Gwendoline Christie, another Game of Thrones alum, played J.J. Abrams' favorite Episode 7 character, commander of the First Order stormtroopers Captain Phasma. Between her appearances in the sequel trilogy's first and second chapters, The Force Awakens and The Last Jedi, we never once see Phasma take off her helmet. For the actress who plays her, it was an exciting experience for the freedom it allowed her and her female character, especially when it came to being viewed and judged by audiences. 

"I thought it was a really interesting opportunity to play a female character where we formed an opinion of her based on her actions rather than the way she has been made flesh," Christie told Entertainment Weekly. "And that concept within a Star Wars movie, a mainstream phenomenon, was very modern and interesting and exciting. ... To be in it as that kind of character – she's a woman, she's in armor, the armor isn't sexualized, and in the film we don't see the actor's face – I thought that was an exciting, modern concept."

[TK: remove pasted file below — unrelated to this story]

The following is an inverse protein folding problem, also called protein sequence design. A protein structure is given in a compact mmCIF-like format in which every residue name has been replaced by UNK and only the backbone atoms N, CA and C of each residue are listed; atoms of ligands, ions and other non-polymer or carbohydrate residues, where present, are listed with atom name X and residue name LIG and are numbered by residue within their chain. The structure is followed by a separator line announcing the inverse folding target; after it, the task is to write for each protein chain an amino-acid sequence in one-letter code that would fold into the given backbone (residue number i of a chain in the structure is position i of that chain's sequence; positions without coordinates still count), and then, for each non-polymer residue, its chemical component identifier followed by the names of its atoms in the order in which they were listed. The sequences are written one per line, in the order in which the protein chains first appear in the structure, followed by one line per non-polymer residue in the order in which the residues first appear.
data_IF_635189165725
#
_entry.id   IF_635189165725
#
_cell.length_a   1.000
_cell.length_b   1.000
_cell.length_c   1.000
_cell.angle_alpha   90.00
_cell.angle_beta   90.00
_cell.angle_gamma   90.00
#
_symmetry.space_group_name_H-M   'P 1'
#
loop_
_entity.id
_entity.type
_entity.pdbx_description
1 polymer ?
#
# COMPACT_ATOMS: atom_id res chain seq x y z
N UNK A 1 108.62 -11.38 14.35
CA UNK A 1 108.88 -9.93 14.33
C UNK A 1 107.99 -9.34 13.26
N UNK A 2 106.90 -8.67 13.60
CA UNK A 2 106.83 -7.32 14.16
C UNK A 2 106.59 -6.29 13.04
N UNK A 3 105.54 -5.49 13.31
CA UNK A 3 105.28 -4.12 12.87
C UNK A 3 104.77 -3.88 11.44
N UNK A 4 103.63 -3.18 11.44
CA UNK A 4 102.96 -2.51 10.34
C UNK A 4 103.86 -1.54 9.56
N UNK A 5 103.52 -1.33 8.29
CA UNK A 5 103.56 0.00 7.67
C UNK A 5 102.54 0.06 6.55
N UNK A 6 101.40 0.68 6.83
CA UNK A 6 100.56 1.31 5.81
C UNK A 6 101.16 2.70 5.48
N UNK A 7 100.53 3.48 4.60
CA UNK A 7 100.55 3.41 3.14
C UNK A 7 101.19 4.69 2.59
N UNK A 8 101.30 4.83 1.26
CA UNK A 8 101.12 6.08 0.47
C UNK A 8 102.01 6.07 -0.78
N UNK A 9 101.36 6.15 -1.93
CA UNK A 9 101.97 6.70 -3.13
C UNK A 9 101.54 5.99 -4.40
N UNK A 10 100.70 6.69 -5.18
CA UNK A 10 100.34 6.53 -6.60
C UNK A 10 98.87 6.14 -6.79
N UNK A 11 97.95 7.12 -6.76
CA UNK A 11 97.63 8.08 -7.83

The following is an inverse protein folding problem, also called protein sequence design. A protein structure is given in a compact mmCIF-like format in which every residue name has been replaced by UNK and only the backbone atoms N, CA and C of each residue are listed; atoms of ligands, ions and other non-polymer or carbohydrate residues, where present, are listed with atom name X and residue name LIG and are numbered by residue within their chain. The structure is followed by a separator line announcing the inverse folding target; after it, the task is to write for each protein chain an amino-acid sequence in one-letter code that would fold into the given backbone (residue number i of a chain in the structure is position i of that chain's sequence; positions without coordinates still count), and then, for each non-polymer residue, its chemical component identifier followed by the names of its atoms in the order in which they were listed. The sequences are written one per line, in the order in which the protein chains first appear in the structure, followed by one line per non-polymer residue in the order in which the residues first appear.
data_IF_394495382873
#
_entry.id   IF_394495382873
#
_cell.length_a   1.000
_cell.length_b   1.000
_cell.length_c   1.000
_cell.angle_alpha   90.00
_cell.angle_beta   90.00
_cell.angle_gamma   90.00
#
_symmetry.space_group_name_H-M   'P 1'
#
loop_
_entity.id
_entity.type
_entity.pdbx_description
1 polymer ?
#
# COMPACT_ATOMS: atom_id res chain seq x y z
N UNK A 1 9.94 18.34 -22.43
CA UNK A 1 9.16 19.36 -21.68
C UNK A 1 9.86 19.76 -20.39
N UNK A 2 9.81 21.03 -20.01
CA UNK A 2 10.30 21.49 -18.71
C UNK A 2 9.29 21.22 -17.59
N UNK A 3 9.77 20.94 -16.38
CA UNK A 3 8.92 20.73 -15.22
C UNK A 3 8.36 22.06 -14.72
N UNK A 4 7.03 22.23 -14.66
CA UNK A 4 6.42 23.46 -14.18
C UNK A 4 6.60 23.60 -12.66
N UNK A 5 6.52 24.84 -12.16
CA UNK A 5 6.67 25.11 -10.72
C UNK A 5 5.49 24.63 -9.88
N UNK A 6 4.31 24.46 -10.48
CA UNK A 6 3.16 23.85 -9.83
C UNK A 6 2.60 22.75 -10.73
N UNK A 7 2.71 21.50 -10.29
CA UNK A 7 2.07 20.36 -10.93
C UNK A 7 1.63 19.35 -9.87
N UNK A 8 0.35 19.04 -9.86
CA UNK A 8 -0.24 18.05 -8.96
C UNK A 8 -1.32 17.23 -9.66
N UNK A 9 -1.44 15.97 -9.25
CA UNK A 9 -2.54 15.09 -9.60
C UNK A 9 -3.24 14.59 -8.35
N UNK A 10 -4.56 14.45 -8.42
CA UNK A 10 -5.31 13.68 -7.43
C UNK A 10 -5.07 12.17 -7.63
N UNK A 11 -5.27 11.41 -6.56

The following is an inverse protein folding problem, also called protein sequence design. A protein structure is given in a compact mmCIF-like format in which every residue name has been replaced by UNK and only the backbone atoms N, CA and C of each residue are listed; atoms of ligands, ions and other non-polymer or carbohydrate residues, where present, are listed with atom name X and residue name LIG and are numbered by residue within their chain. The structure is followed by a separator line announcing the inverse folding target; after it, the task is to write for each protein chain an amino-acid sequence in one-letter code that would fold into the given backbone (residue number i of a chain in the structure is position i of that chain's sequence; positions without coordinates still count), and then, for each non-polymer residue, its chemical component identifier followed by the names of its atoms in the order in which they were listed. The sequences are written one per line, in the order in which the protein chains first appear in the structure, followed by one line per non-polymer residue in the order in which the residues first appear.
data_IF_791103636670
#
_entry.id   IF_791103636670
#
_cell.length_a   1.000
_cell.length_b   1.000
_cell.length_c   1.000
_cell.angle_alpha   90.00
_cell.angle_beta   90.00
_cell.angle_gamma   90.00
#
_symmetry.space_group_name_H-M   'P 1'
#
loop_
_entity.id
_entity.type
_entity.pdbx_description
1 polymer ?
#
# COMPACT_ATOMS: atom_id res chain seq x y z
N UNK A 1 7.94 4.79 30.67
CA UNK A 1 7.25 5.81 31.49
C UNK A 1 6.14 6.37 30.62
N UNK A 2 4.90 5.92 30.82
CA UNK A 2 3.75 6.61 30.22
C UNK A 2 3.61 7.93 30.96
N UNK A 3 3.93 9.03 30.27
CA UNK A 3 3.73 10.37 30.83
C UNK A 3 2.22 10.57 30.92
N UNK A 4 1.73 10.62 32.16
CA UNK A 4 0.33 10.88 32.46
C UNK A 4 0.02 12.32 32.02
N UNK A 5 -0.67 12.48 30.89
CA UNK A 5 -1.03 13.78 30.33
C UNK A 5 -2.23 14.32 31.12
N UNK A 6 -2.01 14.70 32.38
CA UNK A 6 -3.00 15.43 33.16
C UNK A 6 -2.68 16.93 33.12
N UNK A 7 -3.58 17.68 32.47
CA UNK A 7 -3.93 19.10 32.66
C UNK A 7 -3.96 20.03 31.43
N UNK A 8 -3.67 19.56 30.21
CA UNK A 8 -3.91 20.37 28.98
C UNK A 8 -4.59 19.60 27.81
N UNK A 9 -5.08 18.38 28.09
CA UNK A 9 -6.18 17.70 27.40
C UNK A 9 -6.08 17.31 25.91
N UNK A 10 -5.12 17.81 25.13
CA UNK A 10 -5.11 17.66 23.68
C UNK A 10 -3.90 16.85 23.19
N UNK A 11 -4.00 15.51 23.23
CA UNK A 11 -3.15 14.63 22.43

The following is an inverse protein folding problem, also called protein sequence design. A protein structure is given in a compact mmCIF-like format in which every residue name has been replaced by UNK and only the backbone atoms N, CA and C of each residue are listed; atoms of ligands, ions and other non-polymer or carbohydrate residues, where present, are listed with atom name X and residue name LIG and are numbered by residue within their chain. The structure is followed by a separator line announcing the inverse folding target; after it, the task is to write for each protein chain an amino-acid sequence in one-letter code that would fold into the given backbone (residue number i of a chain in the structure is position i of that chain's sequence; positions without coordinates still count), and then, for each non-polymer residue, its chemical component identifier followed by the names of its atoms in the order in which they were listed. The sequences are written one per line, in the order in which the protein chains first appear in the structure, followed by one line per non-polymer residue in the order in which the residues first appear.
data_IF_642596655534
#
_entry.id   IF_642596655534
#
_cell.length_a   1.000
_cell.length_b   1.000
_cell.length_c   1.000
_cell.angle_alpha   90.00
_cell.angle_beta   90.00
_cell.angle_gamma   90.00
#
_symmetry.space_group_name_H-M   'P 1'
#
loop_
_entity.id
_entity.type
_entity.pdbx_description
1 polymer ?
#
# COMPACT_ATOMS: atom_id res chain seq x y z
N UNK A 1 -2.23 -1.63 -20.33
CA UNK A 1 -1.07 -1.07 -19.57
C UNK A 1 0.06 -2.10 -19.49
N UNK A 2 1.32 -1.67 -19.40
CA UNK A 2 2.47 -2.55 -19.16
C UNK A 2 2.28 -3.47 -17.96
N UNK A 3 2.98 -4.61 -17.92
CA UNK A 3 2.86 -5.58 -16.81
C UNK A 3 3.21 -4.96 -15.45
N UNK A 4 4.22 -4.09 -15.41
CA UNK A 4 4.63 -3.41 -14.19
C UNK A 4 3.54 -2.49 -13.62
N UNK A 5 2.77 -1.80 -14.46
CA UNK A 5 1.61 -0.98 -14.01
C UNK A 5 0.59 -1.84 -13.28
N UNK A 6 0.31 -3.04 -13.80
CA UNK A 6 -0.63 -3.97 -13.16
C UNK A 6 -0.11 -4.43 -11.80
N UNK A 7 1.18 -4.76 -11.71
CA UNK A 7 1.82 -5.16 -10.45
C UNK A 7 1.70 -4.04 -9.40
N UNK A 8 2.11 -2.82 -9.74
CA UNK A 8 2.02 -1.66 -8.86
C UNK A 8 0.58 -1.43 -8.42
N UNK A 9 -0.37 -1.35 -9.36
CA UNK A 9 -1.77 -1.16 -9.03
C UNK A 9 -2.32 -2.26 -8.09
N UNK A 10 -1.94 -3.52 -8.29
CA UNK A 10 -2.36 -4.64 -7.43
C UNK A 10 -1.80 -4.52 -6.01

In her interview with USA Today, Russell admitted that she found the experience of wearing Bliss's helmet "empowering." While she didn't quite go as far as Christie in her statement, the Rise of Skywalker star's comments allude to similar feelings as Christie. Russell's decision to keep on the helmet — which she said "wasn't light" — was about something different than just a playful power trip, feeling like the character, or even representation. By opting not to remove it between takes, the actress was also able to help reinforce her role in something bigger.

"When you step on a Star Wars set, you're not imagining something. The world is there," Russell told USA Today. "They created it. Some crazy snowy planet with hundreds of Stormtroopers and creatures, there's so much art involved. That's why I wanted to wear the helmet — because I wanted to show up and do my part."